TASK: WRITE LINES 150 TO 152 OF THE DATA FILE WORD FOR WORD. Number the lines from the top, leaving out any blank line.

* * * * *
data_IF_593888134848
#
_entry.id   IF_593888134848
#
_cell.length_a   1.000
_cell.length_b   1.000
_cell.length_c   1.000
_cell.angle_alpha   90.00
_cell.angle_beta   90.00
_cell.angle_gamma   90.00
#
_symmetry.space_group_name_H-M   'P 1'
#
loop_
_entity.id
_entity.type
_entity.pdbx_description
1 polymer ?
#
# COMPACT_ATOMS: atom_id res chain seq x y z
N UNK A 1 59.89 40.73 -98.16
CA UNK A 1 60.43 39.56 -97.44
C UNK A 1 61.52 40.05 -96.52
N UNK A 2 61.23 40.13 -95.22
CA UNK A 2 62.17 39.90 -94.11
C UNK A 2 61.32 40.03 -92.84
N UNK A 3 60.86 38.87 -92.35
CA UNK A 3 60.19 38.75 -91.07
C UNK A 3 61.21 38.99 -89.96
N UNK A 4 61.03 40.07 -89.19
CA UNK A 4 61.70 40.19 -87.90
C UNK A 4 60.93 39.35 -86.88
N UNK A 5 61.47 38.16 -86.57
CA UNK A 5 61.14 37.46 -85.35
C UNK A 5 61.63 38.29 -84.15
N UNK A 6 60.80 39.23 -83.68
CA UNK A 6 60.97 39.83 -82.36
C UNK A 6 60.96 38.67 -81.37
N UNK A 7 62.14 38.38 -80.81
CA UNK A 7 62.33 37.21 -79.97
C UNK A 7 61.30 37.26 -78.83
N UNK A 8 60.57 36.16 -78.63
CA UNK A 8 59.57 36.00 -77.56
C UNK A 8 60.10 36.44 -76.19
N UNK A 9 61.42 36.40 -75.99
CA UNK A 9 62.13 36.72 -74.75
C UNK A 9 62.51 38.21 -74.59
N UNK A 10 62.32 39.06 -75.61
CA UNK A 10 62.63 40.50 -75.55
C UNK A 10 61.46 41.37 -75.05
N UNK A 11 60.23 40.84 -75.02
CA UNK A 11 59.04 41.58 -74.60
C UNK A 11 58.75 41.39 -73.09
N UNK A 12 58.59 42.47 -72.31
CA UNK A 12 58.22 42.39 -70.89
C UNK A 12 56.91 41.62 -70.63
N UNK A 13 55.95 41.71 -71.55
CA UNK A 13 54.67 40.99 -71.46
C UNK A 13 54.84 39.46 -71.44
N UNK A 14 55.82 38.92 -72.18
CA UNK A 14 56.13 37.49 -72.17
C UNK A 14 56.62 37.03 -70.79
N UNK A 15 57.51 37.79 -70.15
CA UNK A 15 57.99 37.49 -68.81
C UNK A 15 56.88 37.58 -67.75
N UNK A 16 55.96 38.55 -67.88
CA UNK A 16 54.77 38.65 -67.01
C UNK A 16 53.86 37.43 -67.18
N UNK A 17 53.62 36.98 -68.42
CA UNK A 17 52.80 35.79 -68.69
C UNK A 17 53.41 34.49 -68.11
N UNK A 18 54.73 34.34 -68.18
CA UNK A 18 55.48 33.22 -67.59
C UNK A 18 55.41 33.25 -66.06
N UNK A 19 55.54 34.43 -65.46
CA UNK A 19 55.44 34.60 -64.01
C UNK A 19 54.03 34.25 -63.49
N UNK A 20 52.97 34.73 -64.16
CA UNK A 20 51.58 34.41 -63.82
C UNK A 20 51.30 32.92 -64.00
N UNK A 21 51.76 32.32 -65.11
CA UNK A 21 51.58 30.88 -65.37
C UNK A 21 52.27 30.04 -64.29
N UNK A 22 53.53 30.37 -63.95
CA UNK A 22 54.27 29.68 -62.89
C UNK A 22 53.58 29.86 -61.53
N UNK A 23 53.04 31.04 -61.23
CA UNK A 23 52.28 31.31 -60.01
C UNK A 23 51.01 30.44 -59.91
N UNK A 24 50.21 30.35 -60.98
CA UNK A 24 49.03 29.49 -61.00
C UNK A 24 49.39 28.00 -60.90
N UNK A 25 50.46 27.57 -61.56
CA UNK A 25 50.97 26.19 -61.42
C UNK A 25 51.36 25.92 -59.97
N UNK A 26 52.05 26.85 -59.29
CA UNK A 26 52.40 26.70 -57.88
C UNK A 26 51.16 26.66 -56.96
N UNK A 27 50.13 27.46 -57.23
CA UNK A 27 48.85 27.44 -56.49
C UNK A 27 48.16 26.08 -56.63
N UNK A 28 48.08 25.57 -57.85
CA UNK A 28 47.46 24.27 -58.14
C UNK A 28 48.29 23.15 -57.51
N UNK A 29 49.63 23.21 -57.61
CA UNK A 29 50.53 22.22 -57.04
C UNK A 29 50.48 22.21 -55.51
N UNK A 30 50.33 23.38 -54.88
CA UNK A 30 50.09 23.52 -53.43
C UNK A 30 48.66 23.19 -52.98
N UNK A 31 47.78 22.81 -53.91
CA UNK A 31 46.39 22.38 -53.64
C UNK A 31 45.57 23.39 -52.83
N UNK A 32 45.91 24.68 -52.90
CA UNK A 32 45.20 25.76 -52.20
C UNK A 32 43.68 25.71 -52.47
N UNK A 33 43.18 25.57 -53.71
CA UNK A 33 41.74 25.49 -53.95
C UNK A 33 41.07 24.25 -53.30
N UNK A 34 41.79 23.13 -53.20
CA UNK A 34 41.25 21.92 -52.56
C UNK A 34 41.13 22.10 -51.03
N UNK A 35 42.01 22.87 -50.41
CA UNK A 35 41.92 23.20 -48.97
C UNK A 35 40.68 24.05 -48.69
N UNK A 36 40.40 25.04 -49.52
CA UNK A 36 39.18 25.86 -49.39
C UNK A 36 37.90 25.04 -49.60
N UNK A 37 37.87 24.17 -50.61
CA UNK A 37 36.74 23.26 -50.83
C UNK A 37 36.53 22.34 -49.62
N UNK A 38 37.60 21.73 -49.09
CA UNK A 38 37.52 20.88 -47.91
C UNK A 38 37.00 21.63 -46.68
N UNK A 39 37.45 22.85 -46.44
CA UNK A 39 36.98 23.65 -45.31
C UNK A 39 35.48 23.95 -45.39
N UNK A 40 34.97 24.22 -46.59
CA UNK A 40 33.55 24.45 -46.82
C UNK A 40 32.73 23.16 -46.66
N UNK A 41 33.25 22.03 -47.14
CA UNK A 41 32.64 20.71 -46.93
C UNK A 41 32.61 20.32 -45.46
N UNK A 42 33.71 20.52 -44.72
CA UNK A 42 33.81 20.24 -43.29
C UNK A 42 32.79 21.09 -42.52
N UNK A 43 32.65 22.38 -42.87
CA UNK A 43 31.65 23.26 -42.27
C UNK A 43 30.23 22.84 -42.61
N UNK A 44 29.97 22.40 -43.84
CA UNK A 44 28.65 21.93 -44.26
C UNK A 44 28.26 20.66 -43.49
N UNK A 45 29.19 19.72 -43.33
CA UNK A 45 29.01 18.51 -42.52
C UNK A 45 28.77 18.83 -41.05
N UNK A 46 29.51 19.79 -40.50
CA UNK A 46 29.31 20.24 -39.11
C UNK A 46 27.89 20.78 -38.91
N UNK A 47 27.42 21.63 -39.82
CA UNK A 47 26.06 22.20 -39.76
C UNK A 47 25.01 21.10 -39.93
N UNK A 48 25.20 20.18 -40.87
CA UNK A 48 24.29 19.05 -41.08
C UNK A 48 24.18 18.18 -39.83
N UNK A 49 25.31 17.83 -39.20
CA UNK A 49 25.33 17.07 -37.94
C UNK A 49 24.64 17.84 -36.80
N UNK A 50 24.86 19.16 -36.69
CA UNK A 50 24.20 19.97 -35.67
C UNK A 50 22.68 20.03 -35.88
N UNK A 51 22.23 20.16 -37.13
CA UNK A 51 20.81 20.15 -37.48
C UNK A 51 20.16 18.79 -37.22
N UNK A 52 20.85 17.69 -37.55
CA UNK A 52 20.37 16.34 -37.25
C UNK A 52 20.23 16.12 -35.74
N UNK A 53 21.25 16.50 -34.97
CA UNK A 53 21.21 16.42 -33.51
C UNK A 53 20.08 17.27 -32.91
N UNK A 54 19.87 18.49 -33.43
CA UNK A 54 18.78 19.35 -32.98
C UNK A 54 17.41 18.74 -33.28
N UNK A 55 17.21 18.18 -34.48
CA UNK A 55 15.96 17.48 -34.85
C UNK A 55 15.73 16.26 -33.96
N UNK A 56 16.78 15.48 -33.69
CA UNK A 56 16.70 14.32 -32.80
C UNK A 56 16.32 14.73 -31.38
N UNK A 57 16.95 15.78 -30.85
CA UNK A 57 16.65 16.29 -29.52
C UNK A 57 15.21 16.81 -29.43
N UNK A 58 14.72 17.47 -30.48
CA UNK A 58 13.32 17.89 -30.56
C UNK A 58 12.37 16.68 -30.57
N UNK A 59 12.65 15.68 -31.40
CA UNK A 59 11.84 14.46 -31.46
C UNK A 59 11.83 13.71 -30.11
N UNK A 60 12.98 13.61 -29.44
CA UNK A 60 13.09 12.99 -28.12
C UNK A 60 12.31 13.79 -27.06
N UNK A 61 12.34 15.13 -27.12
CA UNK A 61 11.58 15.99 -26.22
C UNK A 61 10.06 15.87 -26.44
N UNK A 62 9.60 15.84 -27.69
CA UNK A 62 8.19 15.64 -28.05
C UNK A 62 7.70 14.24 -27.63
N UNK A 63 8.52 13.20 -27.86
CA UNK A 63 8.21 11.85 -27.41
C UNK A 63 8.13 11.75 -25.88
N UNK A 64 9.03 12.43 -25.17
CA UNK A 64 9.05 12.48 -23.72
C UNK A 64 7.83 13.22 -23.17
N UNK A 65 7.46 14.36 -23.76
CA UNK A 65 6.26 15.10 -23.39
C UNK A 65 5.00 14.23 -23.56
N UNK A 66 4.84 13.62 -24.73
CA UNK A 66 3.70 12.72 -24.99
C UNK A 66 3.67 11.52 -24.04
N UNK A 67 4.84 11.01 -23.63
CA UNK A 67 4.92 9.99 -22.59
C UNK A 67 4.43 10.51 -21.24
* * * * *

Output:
N UNK A 44 29.97 22.40 -43.84
CA UNK A 44 28.65 21.93 -44.26
C UNK A 44 28.26 20.66 -43.49